The best odds for the Vancouver Canucks provides in-depth probability analysis for each of its 32 teams from August 8 to September. 8. Today, the Vancouver Canucks’ top five odds are, according to

1. Jonathan LikirimakiF

How it was obtained: He was selected with the number 15 pick in the 2022 NHL Draft

2021-22 season: Djurgardens (SHL): 26 GP, 7-2-9

The Canucks view Lekkerimaki as a top-level attacking talent but will have patience with the 18-year-old, who will play for the Swedish Hockey League’s Djurgardens for at least one more season. The 5-foot-10, 165-pounder split last season between Sweden’s Pro League and J20 league with Djurgardens, with 35 points (20 goals, 15 assists) in 26 junior-level games and nine points in the SHL. .

Lekkerimaki also led the 2022 IIHF Under-18 World Championship in scoring with 15 points (five goals, 10 assists) in six matches to help Sweden win the title. After battling mononucleosis at the end of last season, he had three assists in seven games and watched his icy time slip at the 2022 IIHF World Junior Championships last month in Edmonton, but he is expected to play an even bigger role in the 2023 Championship.

“He’s got some breakout skills,” said former NHL striker and Swedish-born teammate Mikael Samuelsson, who joined the Canucks in May as a player development coach. “We want to make it stronger. Sometimes it takes three or four years to actually build their bodies, and some guys figure it out right away.”

Expected NHL arrival: 2024-25 season

[Canucks 32 in 32: Season preview | 3 Questions | Fantasy breakdown]

2. Jack RathboneDr

How it was obtained: He was selected with the 95th pick in the 2017 NHL Draft

2021-22 season: Vancouver (NHL): 9 GP, 0-0-0; Abbotsford (AHL): 39 GP, 10-30-40

The 5-10 and 177-pounder did not find scores in nine games with the Canucks last season, but he averaged more than a point per game in his first full season in the NHL despite losing time with injuries. The skillful 23-year-old signed a two-year contract on July 1, and should get a chance to show if his offensive skills can translate to an NHL level.

“We have high expectations for Jack,” said Ryan Johnson, who has worked in player development with the Canucks since 2013 before being promoted to assistant general manager in May. “We expect him to pay to be on our team.”

Expected NHL arrival: this chapter

3. Aidan McDonoughF

How it was obtained: Selected with No. 195 in the 2019 NHL Draft

2021-22 season: Northeastern University (NCAA): 38 GP, 25-14-39

Canucks pushed to sign the 22-year-old after he took a break last season, but the 6-3, 190-pounder player chose to return to Northeastern in his first season, meaning he could play the season and become an unrestricted free agent. On August 23, 2023.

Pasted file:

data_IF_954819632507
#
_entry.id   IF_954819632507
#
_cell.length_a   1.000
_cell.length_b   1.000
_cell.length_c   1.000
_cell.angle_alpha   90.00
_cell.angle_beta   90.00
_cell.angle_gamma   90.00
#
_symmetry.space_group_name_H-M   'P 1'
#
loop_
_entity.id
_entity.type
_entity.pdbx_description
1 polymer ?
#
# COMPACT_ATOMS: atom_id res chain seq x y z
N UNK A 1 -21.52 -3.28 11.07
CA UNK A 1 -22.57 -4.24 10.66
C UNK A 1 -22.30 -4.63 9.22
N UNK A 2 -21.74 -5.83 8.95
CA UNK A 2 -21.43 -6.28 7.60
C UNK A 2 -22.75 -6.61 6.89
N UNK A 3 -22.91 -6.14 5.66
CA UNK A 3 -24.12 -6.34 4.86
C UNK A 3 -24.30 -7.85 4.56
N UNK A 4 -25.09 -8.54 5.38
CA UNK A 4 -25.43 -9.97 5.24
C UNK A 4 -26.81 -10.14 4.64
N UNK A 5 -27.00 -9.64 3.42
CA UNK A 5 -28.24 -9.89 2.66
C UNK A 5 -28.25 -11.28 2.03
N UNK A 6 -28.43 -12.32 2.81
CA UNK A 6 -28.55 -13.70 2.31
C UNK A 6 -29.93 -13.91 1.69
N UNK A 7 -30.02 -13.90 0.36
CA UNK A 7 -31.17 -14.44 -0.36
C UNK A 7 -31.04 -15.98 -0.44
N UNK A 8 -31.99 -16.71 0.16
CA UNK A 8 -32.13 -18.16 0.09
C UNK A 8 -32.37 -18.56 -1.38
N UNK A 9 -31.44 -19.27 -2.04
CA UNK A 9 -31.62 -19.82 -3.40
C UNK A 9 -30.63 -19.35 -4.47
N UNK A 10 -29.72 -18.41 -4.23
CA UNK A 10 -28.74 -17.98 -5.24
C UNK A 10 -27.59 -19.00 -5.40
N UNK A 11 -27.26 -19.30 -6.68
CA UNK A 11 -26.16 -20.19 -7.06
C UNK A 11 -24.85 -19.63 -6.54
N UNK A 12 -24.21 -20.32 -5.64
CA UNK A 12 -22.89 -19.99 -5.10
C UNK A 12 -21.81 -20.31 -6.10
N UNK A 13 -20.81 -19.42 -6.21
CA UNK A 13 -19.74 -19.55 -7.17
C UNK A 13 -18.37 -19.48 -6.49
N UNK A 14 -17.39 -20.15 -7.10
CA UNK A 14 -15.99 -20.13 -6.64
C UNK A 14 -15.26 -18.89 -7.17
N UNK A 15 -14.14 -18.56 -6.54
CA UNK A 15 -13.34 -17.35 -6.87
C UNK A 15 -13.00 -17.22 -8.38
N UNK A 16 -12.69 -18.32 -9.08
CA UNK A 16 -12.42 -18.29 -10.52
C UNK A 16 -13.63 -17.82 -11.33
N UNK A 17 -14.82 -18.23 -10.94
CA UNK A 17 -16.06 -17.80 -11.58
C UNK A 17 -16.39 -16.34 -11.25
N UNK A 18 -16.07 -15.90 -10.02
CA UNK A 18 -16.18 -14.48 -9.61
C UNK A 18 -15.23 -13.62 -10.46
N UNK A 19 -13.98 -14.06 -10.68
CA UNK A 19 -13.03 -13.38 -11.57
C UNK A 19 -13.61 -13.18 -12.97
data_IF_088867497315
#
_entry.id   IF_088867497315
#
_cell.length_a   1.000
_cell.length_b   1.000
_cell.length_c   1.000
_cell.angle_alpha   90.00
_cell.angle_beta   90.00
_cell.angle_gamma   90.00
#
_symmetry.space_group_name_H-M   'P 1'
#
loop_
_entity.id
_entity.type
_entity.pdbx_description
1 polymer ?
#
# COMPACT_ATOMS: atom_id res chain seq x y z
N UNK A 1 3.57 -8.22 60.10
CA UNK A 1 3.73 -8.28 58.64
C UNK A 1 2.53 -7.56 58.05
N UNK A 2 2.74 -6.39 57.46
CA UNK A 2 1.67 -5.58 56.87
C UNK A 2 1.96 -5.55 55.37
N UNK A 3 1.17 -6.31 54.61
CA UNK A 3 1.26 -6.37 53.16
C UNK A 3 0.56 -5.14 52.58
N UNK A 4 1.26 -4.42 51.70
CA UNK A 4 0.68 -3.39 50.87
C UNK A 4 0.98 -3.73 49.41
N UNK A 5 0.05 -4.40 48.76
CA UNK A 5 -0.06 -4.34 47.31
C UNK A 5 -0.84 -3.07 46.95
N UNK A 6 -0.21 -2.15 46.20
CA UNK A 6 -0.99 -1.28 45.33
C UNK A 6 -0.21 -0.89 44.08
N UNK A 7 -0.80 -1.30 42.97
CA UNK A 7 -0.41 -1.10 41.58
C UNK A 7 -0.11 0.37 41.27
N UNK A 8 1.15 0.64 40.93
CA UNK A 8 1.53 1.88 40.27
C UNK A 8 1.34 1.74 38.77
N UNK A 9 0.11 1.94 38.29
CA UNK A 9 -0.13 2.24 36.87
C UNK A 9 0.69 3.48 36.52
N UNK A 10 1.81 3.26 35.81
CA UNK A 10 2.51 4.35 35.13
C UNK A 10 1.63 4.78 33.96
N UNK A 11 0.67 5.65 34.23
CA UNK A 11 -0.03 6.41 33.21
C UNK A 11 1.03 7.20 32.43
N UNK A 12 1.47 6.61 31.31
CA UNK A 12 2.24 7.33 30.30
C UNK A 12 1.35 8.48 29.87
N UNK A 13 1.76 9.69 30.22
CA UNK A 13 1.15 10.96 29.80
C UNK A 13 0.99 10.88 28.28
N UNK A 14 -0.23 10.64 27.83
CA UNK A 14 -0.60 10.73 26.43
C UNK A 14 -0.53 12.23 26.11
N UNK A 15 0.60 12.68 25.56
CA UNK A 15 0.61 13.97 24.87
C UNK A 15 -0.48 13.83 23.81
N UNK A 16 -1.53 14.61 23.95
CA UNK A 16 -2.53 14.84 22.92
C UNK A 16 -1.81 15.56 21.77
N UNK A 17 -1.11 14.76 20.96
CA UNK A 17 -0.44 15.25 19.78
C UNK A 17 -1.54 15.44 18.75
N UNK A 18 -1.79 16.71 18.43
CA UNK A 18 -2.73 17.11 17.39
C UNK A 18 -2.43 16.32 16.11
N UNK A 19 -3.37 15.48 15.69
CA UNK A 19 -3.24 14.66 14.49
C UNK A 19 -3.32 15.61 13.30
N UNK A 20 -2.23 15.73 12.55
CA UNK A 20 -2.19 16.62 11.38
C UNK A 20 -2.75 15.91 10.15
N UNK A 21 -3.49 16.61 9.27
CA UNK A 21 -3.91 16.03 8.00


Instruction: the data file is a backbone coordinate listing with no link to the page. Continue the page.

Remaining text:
But McDonough, who wanted his degree and another shot at winning the NCAA Championship, praised Vancouver for its patience, insisting he still hopes to play for the Canucks and alongside Rathbone, a childhood friend. Depending on how long Northeastern plays, that could happen late this season for McDonough, whose NHL shot seemed ready at development camp.

“We’ve got some guys who can shoot the disc,” Johnson said.

Expected NHL arrival: 2023-24

4. Elias PetersonDr

How it was obtained: He was selected with the 80th pick in the 2022 NHL Draft

2021-22 season: Örebro (Sweden U-20): 37 GP, 10-8-18; Orebro (SHL): 17 GP, 0-1-1

The “other” Elias Peterson is expected to play in the SHL this season at the age of 18, having secured his first promotion to the professional league in Sweden at the age of 17 last season. He credits this with poise, movement, and physical play of the 6-2, 185-pounder, and a good skater who stands out as a reliable defensive man.

“It’s hard to play against him,” Likirimaki said.

Expected NHL arrival: 2024-25

Video: VAN @ MIN: Pettersson scores in the second half

5. Linus Carlsonc

How it was obtained: Traded from San Jose to Jonathan Dahlen on February 25, 2019

2021-22 season: Skelleftea (SHL): 52 GP, 26-20-46

The 22-year-old surpassed Canucks player Elias Peterson’s SHL record last season, and Carlson (6-1, 178) is confident his style and scoring will translate into his first season in North America. He is expected to start with Abbotsford of the American Hockey League but after admiring his desire to get into tough areas to sign up for the development camp this summer, Carlson has positioned himself well for a potential call-up to Vancouver.

“I love his game,” Samuelson said. “I’ve loved him for three or four years. He’s strong at the puck, he’s smart, he’s cunning, and he stays in the play.”

Expected NHL arrival: this chapter